Greece Defaults On $1.7 Billion IMF Loan, The Largest Payment Ever Missed To The International Organization
More sad news for one of the most beautiful countries in the world. At Tuesday's close, Greece defaulted on its $1.7 billion loan from the International Monetary Fund (IMF), the largest payment ever missed to the organization. Greece has also become the first developed country in the world to fail at making a payment to the international coalition of 188 countries. Greece's inability to make the payment was expected, but nonetheless it's another sad blemish on the country's economic troubles.
In a statement, Gerry Rice, IMF's communication director, confirmed Greece failed to meet its financial obligations and the country is now "in arrears." Greece will no longer receive IMF financing until its payment is cleared. Rice also confirmed that Greek officials requested for an extension of its repayment, which will be considered by IMF's executive board.
In an attempt to thwart the default, Greece on Tuesday asked for a reported two-year, 29 billion euros ($32 billion) bailout from the European Central Bank. The ECB is currently debating on whether to award the third bailout in six years for the country to help keep its economy afloat. Greek banks also closed Tuesday and limited cash withdrawals to 60 euros ($67) a day for people desperate to pull funds out of their accounts in an attempt to prevent financial collapse.
Greece is now in a huge hole with no financial support, and people have flooded the streets in recent weeks. So what does that mean for Europe? According to CNN, Greece's default won't ruin the European Union, considering the country makes up just 2 percent of the eurozone's economy.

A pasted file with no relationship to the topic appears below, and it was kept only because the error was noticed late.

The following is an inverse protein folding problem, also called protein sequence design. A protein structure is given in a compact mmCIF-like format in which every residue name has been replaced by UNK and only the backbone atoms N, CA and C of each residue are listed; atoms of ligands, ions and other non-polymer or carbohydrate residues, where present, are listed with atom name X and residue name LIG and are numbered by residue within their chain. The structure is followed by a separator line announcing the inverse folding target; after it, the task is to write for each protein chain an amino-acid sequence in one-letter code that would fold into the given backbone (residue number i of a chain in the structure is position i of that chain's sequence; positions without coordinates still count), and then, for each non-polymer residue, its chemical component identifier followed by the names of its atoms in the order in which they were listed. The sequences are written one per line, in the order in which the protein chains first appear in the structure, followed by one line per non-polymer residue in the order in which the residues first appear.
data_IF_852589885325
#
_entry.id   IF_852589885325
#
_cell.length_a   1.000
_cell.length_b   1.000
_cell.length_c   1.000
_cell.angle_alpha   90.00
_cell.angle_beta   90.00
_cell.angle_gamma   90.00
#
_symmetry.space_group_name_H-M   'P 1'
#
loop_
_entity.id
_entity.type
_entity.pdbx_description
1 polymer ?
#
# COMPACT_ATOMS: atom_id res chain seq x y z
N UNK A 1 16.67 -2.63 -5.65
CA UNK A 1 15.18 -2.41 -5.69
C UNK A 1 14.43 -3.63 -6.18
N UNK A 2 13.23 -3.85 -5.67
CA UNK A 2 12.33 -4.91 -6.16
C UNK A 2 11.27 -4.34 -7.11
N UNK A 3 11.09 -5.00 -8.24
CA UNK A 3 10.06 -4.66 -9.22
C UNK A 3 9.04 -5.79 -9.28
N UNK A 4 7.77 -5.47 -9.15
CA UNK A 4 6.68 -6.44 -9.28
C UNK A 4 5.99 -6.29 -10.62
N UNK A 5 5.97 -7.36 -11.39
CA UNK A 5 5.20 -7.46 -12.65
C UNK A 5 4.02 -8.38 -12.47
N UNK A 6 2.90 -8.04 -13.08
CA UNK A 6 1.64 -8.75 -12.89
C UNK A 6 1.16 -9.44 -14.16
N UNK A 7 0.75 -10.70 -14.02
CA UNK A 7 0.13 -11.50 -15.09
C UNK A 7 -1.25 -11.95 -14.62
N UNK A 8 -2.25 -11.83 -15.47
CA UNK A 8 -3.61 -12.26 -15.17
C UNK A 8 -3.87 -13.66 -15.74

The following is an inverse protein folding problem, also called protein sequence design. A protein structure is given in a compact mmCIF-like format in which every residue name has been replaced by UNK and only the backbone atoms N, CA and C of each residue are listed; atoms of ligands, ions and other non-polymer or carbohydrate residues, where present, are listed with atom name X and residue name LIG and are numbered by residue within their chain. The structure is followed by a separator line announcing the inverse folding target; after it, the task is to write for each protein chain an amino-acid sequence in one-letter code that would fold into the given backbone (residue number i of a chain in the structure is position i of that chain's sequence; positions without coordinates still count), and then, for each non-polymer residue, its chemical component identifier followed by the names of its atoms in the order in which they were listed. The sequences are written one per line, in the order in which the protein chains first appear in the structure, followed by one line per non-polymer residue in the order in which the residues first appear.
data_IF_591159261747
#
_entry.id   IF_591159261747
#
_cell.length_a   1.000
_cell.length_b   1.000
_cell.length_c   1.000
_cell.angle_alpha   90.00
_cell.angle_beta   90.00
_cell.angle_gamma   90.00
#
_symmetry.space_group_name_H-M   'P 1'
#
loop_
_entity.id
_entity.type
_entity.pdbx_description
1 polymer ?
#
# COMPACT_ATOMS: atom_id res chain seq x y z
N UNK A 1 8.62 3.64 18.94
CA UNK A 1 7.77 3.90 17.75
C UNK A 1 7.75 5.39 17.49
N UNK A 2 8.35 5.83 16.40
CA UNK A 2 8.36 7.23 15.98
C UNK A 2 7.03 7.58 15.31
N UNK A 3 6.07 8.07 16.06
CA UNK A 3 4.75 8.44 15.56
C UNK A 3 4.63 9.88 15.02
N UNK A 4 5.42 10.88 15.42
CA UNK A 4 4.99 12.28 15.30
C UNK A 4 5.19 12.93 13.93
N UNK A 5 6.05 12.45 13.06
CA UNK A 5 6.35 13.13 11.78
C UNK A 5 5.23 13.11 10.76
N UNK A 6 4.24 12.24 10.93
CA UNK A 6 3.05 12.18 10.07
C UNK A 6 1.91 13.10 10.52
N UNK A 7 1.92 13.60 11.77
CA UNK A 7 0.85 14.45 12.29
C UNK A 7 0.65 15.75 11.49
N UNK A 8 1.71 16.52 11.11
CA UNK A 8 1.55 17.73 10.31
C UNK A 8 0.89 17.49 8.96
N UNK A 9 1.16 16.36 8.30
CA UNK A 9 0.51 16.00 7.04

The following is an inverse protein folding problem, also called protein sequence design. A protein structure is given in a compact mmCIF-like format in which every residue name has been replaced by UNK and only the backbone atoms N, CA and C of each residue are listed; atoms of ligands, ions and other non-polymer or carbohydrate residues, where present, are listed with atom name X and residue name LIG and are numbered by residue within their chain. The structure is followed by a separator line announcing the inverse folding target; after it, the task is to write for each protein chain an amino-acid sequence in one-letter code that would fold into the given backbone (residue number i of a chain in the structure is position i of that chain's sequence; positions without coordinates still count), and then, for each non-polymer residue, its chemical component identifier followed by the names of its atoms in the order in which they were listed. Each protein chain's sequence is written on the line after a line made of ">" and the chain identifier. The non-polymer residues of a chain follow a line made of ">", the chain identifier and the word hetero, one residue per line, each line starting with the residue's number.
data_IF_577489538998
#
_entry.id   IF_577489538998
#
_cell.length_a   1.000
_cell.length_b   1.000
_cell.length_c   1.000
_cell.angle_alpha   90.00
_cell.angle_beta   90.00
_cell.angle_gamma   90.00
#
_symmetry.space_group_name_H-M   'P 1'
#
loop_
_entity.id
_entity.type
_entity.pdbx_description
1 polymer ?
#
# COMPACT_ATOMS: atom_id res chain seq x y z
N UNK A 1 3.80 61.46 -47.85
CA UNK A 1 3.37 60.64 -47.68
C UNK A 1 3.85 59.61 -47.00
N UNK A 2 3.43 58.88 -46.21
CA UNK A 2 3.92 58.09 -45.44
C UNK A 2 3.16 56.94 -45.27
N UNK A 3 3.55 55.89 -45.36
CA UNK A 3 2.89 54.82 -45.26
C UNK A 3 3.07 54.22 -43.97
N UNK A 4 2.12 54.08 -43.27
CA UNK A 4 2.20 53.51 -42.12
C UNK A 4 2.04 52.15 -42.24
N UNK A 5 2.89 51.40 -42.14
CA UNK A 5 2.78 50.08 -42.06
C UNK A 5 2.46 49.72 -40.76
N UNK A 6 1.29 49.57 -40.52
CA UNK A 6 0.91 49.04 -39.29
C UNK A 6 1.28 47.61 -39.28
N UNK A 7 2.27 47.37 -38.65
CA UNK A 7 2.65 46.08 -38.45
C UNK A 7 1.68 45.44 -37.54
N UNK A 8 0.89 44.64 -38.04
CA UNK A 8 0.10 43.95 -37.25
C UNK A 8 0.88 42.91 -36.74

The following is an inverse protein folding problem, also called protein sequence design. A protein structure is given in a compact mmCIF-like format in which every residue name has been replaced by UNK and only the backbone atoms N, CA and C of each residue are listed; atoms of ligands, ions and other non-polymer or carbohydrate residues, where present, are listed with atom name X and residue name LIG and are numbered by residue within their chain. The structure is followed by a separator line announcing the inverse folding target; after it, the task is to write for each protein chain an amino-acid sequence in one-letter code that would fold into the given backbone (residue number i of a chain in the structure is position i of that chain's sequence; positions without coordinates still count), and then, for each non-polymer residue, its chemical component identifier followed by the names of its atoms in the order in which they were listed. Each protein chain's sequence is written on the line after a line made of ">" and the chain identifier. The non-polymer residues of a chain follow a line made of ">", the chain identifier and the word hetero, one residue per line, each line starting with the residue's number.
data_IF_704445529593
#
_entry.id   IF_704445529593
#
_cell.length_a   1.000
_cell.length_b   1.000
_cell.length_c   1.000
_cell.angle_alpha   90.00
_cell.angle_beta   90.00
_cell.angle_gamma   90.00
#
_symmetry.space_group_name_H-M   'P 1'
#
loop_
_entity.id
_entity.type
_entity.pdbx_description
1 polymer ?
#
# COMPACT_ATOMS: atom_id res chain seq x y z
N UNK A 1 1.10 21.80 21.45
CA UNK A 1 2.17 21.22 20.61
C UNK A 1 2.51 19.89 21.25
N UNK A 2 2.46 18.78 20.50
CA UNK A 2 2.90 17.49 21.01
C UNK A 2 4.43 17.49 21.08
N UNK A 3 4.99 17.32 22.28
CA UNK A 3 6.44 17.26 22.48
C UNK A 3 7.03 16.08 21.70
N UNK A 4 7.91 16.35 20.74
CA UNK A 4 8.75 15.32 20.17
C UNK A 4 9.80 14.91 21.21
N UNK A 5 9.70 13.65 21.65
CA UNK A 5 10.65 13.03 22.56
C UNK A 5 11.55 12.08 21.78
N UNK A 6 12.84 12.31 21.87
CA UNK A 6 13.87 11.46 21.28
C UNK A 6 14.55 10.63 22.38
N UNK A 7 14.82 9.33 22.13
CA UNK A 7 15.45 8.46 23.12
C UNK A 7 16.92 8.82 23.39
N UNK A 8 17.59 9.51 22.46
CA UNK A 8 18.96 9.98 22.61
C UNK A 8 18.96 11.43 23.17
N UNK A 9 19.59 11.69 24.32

But if Greece does leave the euro, it could still have some serious ramifications on the EU's other members and on the reputation of the group itself. The EU was established to foster a brotherhood of countries and built on claims that its currency would be "irreversible." But it's the fear of the unknown that has world leaders most concerned. Who knows what exactly will happen when a country as developed and critical in the region as Greece has an economy in the toilet?
It's another "Lehman Brothers" moment but on a much bigger scale since we're talking about an entire country tanking. Greece is set to vote Sunday on a referendum about its debt crisis and whether to accept creditors' heavily conditioned proposals. Some EU leaders claim a rejection of the proposals would mean Greece would leave the EU, though Greek Prime Minister Alexis Tsipras hopes to avoid it.
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